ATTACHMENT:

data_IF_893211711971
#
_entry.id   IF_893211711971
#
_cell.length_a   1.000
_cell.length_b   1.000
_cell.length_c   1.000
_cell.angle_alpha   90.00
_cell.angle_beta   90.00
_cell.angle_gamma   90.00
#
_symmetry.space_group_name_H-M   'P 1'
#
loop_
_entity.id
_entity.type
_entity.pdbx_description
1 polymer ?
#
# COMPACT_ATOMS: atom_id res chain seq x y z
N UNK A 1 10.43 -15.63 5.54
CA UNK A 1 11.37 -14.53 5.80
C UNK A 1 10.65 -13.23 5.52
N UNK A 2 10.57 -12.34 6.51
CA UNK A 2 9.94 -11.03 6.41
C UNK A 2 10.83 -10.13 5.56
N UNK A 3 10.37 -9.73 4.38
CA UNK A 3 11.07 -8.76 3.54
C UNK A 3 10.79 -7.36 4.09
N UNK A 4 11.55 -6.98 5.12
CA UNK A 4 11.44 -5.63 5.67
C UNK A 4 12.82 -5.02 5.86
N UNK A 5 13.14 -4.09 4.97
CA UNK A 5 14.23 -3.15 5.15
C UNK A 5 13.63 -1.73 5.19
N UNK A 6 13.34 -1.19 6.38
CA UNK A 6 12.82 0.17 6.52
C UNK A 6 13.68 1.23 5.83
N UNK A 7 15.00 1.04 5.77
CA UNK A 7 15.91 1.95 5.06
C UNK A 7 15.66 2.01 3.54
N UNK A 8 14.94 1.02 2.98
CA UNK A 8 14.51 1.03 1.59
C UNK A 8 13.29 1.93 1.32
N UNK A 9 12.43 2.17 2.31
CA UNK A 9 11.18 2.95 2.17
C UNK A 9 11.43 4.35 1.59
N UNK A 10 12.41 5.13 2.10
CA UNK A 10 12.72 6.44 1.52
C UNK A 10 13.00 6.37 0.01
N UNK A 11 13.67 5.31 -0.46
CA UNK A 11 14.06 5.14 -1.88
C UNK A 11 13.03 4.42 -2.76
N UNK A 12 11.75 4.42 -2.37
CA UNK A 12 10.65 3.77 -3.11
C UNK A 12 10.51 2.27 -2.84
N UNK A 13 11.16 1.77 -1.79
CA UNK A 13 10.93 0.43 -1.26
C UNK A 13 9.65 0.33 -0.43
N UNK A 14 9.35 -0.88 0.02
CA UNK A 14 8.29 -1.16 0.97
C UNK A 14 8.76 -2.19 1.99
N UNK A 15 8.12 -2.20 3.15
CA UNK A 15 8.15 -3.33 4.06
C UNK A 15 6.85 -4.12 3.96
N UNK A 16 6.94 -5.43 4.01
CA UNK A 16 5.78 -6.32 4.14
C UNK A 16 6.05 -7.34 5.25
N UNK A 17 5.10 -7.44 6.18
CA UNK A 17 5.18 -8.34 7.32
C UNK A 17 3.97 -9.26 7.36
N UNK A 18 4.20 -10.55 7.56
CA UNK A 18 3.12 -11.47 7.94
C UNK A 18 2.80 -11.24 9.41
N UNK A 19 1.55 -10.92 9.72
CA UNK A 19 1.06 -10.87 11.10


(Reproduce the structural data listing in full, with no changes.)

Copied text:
data_IF_893211711971
#
_entry.id   IF_893211711971
#
_cell.length_a   1.000
_cell.length_b   1.000
_cell.length_c   1.000
_cell.angle_alpha   90.00
_cell.angle_beta   90.00
_cell.angle_gamma   90.00
#
_symmetry.space_group_name_H-M   'P 1'
#
loop_
_entity.id
_entity.type
_entity.pdbx_description
1 polymer ?
#
# COMPACT_ATOMS: atom_id res chain seq x y z
N UNK A 1 10.43 -15.63 5.54
CA UNK A 1 11.37 -14.53 5.80
C UNK A 1 10.65 -13.23 5.52
N UNK A 2 10.57 -12.34 6.51
CA UNK A 2 9.94 -11.03 6.41
C UNK A 2 10.83 -10.13 5.56
N UNK A 3 10.37 -9.73 4.38
CA UNK A 3 11.07 -8.76 3.54
C UNK A 3 10.79 -7.36 4.09
N UNK A 4 11.55 -6.98 5.12
CA UNK A 4 11.44 -5.63 5.67
C UNK A 4 12.82 -5.02 5.86
N UNK A 5 13.14 -4.09 4.97
CA UNK A 5 14.23 -3.15 5.15
C UNK A 5 13.63 -1.73 5.19
N UNK A 6 13.34 -1.19 6.38
CA UNK A 6 12.82 0.17 6.52
C UNK A 6 13.68 1.23 5.83
N UNK A 7 15.00 1.04 5.77
CA UNK A 7 15.91 1.95 5.06
C UNK A 7 15.66 2.01 3.54
N UNK A 8 14.94 1.02 2.98
CA UNK A 8 14.51 1.03 1.59
C UNK A 8 13.29 1.93 1.32
N UNK A 9 12.43 2.17 2.31
CA UNK A 9 11.18 2.95 2.17
C UNK A 9 11.43 4.35 1.59
N UNK A 10 12.41 5.13 2.10
CA UNK A 10 12.72 6.44 1.52
C UNK A 10 13.00 6.37 0.01
N UNK A 11 13.67 5.31 -0.46
CA UNK A 11 14.06 5.14 -1.88
C UNK A 11 13.03 4.42 -2.76
N UNK A 12 11.75 4.42 -2.37
CA UNK A 12 10.65 3.77 -3.11
C UNK A 12 10.51 2.27 -2.84
N UNK A 13 11.16 1.77 -1.79
CA UNK A 13 10.93 0.43 -1.26
C UNK A 13 9.65 0.33 -0.43
N UNK A 14 9.35 -0.88 0.02
CA UNK A 14 8.29 -1.16 0.97
C UNK A 14 8.76 -2.19 1.99
N UNK A 15 8.12 -2.20 3.15
CA UNK A 15 8.15 -3.33 4.06
C UNK A 15 6.85 -4.12 3.96
N UNK A 16 6.94 -5.43 4.01
CA UNK A 16 5.78 -6.32 4.14
C UNK A 16 6.05 -7.34 5.25
N UNK A 17 5.10 -7.44 6.18
CA UNK A 17 5.18 -8.34 7.32
C UNK A 17 3.97 -9.26 7.36
N UNK A 18 4.20 -10.55 7.56
CA UNK A 18 3.12 -11.47 7.94
C UNK A 18 2.80 -11.24 9.41
N UNK A 19 1.55 -10.92 9.72
CA UNK A 19 1.06 -10.87 11.10